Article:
But Arecibo was more than just a scientific powerhouse. It was also a cultural icon. The telescope’s singular appearance led to cameos in movies, including Contact and Goldeneye. This video is a virtual tour of the technological advances that led to the telescope’s profound achievements—and a visual timeline of the momentous events that made up its life and death.

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  • Goodbye Arecibo, Your Spirit Is Now In Chinas FAST Telescope

    14:37

    On the island of Puerto Rico, nestled in the hills surrounding the city of Arecibo, stands the most famous radio telescope in the world, which over the years has become a Pop icon of scientific research.
    Without forgetting the strong emotional drive that the great antenna has always represented in the world for SETI research.
    But the news that more than any other seems to us able to give the measure of this extraordinary acceleration is that after just five years of work China has completed the construction of FAST - that is what with its 519 meters in diameter must be considered today the largest single antenna radio telescope in the world - thus appropriating a record that for more than half a century was held by the radio telescope of Arecibo with its parabola of 305 meters!

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    The idea to build FAST (we will see later the meaning of this name) was born from a previous adhesion of China to the troubled Square Kilometer Array (SKA) project, when it was still assumed that the radio telescope wanted by the international scientific community could be built in the Asian country. In the end, it was decided that SKA would be built in two separate sites, in South Africa and Australia, and that it would use not a single mirror but a large expanse of smaller radio antennas. So, in 2006, China decided to set up on its own and take advantage of the experience gained to build its own radio observatory, extraordinarily large not only for reasons of political prestige, but also because of the need to impose a new dimensional standard to the scientific research of radio waves.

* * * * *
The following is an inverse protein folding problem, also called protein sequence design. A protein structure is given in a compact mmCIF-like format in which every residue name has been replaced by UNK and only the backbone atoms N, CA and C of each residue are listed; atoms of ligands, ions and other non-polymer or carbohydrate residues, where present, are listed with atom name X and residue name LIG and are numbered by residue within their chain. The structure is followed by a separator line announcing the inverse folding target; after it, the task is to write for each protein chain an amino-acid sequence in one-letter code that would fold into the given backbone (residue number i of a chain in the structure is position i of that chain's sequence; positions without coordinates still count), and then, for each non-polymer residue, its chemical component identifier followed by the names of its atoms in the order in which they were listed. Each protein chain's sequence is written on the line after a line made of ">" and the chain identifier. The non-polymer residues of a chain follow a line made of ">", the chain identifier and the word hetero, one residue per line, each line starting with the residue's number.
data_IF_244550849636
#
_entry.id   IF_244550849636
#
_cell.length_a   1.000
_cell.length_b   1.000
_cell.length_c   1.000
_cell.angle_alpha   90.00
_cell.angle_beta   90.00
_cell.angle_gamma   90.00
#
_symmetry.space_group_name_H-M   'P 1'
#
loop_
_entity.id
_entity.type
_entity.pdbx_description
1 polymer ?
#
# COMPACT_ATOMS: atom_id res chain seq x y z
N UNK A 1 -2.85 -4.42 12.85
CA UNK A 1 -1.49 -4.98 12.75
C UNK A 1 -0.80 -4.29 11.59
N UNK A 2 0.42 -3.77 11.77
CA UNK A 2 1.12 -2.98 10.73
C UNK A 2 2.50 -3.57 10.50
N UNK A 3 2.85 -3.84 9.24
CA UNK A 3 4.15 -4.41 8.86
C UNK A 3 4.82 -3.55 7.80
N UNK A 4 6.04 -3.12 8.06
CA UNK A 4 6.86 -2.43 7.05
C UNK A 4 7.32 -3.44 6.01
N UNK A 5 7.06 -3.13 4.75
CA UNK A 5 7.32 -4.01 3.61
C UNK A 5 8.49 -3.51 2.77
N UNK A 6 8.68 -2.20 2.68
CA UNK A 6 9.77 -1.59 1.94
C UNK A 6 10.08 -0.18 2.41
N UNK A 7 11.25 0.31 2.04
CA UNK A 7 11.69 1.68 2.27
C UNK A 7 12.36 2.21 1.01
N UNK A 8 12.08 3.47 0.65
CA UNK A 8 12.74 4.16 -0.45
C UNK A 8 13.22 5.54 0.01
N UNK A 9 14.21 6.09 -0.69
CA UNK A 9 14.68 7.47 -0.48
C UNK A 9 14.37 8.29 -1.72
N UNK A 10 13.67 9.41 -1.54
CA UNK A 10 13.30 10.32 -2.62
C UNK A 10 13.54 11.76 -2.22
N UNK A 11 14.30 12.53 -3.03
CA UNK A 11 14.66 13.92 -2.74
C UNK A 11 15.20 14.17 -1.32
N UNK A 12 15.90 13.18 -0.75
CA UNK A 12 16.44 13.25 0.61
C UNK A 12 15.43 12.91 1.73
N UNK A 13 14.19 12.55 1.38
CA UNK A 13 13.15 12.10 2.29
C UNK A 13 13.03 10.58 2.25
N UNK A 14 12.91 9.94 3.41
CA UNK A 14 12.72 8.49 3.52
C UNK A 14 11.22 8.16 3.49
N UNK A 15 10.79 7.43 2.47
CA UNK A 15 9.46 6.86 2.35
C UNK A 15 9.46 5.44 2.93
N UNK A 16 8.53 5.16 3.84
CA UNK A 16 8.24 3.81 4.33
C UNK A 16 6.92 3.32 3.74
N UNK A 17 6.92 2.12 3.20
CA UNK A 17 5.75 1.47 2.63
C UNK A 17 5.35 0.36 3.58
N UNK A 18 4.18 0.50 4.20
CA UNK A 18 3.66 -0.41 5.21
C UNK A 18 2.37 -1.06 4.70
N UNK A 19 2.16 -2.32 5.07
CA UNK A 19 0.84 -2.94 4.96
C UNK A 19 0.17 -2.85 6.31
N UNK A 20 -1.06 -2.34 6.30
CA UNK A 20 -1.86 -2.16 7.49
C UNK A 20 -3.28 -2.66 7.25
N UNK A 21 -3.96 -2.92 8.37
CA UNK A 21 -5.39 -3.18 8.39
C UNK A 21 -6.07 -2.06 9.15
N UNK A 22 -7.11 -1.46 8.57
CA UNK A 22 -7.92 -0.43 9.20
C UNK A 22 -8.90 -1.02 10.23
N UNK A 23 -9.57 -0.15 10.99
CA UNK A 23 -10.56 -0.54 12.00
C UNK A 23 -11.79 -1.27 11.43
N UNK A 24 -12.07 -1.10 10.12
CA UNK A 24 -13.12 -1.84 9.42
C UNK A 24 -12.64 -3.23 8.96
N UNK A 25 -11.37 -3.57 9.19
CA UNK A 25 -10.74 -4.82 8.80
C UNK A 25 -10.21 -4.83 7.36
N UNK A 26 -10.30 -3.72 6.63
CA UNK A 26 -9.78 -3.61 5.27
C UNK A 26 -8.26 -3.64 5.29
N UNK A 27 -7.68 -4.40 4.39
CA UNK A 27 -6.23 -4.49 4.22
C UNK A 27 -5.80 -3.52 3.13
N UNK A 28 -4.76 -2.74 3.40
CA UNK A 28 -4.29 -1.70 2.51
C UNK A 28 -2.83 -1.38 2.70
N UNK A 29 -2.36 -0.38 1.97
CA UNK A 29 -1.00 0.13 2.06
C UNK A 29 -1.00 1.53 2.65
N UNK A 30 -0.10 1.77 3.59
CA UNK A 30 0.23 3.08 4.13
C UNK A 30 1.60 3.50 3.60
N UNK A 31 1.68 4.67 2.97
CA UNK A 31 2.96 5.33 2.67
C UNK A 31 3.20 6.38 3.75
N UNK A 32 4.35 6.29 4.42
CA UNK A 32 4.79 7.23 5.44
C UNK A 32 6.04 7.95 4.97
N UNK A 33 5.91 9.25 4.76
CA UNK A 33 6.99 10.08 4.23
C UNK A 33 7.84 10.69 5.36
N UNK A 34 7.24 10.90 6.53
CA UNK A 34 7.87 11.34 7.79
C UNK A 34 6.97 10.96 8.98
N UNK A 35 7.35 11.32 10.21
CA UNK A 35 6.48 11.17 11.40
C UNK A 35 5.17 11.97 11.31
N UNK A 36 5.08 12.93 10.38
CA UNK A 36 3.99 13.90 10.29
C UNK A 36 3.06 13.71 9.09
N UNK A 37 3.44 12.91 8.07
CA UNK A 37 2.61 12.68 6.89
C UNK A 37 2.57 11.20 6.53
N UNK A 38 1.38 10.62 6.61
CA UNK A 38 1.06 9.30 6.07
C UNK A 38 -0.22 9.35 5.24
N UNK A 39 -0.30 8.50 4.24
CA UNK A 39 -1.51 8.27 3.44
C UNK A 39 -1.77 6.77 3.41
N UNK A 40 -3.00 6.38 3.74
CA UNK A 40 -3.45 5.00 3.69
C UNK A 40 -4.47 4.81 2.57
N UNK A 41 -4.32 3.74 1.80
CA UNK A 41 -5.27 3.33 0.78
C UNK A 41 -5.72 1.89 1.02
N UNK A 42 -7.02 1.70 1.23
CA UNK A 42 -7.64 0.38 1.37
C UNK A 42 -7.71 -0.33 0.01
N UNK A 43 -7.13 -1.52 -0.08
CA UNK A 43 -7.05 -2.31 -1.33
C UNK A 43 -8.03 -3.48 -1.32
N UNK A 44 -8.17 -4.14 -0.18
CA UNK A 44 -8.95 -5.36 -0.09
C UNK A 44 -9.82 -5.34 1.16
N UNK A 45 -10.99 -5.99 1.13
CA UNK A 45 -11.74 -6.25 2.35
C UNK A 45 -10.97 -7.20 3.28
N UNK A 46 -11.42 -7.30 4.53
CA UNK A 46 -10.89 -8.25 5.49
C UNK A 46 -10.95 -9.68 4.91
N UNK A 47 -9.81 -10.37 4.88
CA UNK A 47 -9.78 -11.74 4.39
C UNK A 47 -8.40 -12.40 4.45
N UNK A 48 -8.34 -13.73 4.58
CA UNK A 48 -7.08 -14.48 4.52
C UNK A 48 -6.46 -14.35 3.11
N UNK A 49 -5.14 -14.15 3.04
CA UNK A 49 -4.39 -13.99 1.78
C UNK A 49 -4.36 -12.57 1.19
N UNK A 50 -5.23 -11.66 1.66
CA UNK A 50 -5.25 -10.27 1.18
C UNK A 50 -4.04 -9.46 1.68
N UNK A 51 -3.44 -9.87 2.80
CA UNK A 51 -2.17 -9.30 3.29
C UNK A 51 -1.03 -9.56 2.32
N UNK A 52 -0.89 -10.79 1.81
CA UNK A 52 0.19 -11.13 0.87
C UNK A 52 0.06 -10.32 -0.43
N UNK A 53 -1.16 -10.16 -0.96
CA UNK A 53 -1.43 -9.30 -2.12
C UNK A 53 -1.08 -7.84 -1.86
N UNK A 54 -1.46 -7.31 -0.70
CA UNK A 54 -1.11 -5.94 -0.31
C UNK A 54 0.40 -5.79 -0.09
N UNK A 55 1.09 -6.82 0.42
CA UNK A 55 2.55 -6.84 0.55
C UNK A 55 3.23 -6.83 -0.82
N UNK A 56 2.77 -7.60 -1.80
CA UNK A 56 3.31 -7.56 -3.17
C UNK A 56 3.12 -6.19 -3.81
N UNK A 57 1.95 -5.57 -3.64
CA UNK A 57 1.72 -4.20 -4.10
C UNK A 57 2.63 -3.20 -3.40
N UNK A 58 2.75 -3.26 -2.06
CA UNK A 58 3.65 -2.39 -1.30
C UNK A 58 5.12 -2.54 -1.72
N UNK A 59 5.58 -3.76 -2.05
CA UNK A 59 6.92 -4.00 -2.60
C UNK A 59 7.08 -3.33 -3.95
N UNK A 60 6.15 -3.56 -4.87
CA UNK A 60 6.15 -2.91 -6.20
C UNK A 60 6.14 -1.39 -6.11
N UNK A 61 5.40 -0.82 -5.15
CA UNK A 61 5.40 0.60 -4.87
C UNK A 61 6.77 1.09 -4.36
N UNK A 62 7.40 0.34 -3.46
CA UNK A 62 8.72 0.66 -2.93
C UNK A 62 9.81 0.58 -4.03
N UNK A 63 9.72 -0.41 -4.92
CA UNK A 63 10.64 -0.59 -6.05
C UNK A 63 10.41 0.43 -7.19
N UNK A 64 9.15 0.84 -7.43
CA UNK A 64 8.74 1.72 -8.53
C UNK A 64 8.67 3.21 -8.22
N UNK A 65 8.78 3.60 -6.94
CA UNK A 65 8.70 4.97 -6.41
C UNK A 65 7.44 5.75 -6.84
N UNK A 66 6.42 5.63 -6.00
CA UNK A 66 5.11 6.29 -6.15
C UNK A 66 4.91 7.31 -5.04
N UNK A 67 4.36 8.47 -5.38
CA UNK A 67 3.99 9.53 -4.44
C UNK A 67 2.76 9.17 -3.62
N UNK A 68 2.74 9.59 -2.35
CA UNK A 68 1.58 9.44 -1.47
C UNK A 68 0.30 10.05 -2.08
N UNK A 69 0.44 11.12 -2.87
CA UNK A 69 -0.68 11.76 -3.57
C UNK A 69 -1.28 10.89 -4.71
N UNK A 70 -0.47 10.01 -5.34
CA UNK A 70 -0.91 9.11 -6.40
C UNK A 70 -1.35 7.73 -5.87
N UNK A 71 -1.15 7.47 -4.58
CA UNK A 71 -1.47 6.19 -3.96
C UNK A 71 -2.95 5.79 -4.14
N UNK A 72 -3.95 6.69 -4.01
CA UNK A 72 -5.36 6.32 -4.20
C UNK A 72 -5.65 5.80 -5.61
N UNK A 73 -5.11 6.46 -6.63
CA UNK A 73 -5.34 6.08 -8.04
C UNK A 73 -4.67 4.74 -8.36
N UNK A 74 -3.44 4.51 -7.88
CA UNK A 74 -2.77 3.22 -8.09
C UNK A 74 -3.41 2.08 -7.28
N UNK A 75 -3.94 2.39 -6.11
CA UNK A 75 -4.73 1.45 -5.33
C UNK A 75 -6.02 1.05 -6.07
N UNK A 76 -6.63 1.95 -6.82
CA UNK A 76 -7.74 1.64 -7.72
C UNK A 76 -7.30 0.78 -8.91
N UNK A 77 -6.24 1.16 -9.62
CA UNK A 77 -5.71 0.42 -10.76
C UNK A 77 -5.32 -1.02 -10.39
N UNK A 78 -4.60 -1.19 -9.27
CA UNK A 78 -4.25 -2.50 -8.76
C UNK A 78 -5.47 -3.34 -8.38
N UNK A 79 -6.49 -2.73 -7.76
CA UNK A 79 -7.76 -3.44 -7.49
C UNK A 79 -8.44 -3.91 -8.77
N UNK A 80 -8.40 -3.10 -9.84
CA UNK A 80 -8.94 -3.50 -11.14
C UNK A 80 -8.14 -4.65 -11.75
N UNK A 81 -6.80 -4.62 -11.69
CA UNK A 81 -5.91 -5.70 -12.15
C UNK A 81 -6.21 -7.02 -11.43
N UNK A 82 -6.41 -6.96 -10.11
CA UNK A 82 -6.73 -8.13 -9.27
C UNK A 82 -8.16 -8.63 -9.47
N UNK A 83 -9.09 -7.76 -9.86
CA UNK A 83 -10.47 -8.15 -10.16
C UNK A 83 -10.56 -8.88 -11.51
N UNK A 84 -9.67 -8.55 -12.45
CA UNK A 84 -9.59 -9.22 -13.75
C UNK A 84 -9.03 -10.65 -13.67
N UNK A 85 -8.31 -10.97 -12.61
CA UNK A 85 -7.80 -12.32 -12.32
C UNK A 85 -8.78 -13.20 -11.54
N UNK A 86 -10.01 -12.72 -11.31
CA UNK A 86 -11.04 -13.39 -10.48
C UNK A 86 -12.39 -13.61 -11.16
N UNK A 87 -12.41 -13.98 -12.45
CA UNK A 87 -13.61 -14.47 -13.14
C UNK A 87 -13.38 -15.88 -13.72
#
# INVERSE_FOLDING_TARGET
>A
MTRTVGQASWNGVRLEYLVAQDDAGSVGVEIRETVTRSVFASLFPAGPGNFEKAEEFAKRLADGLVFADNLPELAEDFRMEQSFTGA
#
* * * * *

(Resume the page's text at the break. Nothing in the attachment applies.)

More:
But let's go in order, and enjoy step by step the stages of this extraordinary realization, starting from the description of the place where it was erected, i.e. Pingtang County, in the southern province of Guizhou.
    This part of the territory is formed by a continuous expanse of low mountains separated by cavities of karstic origin, mostly of almost circular shape.
    Just inside one of these, the Dawodang depression, 800 meters wide and chosen among many others scattered throughout China, it was decided in 2007 to house the antenna of a radio telescope similar to that of Arecibo, whose parabola, as we said at the beginning, was also built in a natural hollow. The area is definitely sparsely populated. The nearest cities are Anshun, more than 130 km northwest, and the great Guiyang, 150 km north, and therefore few are the artificial radio signals that could interfere with the observations. The obligation to respect the radio silence, also turning off cell phones, will have to be observed about ten kilometers before the arrival at the site, so that the Chinese government had to move to another location (not without controversy) the about 9 thousand people who lived less than 5 km from the installation.
    The staff of resident scientists and technicians, about seventy people in all, will move for emergencies with two helicopters always available on the square of the control center, while the visitors, who are expected to be very numerous, will almost all arrive by bus, since the area is forbidden to private traffic.
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  • Arecibo Observatory telescope, a Puerto Rico landmark, collapses after damage

    37

    After sustaining severe damage from a broken cable, the famed Arecibo Observatory telescope in Puerto Rico has collapsed. CBSN's Anne-Marie Green and Vladimir Duthiers have more.

  • What Happened To The Arecibo Observatory?

    2:01